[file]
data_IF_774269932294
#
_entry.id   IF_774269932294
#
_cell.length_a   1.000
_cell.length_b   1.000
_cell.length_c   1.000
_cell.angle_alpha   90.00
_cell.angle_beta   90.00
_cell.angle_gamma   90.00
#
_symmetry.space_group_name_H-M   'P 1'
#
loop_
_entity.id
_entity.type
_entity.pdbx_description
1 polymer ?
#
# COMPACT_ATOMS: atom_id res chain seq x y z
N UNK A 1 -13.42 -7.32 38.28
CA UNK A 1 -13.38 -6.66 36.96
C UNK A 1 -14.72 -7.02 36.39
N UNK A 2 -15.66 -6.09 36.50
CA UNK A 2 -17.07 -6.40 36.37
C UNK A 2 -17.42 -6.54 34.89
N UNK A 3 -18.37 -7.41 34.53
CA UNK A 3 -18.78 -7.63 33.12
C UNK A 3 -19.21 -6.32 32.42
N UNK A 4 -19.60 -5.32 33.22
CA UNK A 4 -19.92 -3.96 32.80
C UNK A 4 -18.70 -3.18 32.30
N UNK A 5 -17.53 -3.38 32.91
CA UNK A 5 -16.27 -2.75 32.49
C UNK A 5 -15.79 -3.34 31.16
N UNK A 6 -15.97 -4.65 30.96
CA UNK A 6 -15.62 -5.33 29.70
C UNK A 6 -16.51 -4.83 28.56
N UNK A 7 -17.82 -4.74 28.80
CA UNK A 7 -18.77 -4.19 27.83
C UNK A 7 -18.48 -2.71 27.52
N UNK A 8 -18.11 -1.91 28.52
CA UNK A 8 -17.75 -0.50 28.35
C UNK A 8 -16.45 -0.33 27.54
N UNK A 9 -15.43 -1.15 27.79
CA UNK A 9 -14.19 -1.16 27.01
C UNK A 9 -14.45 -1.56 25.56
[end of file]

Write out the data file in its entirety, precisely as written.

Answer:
data_IF_774269932294
#
_entry.id   IF_774269932294
#
_cell.length_a   1.000
_cell.length_b   1.000
_cell.length_c   1.000
_cell.angle_alpha   90.00
_cell.angle_beta   90.00
_cell.angle_gamma   90.00
#
_symmetry.space_group_name_H-M   'P 1'
#
loop_
_entity.id
_entity.type
_entity.pdbx_description
1 polymer ?
#
# COMPACT_ATOMS: atom_id res chain seq x y z
N UNK A 1 -13.42 -7.32 38.28
CA UNK A 1 -13.38 -6.66 36.96
C UNK A 1 -14.72 -7.02 36.39
N UNK A 2 -15.66 -6.09 36.50
CA UNK A 2 -17.07 -6.40 36.37
C UNK A 2 -17.42 -6.54 34.89
N UNK A 3 -18.37 -7.41 34.53
CA UNK A 3 -18.78 -7.63 33.12
C UNK A 3 -19.21 -6.32 32.42
N UNK A 4 -19.60 -5.32 33.22
CA UNK A 4 -19.92 -3.96 32.80
C UNK A 4 -18.70 -3.18 32.30
N UNK A 5 -17.53 -3.38 32.91
CA UNK A 5 -16.27 -2.75 32.49
C UNK A 5 -15.79 -3.34 31.16
N UNK A 6 -15.97 -4.65 30.96
CA UNK A 6 -15.62 -5.33 29.70
C UNK A 6 -16.51 -4.83 28.56
N UNK A 7 -17.82 -4.74 28.80
CA UNK A 7 -18.77 -4.19 27.83
C UNK A 7 -18.48 -2.71 27.52
N UNK A 8 -18.11 -1.91 28.52
CA UNK A 8 -17.75 -0.50 28.35
C UNK A 8 -16.45 -0.33 27.54
N UNK A 9 -15.43 -1.15 27.79
CA UNK A 9 -14.19 -1.16 27.01
C UNK A 9 -14.45 -1.56 25.56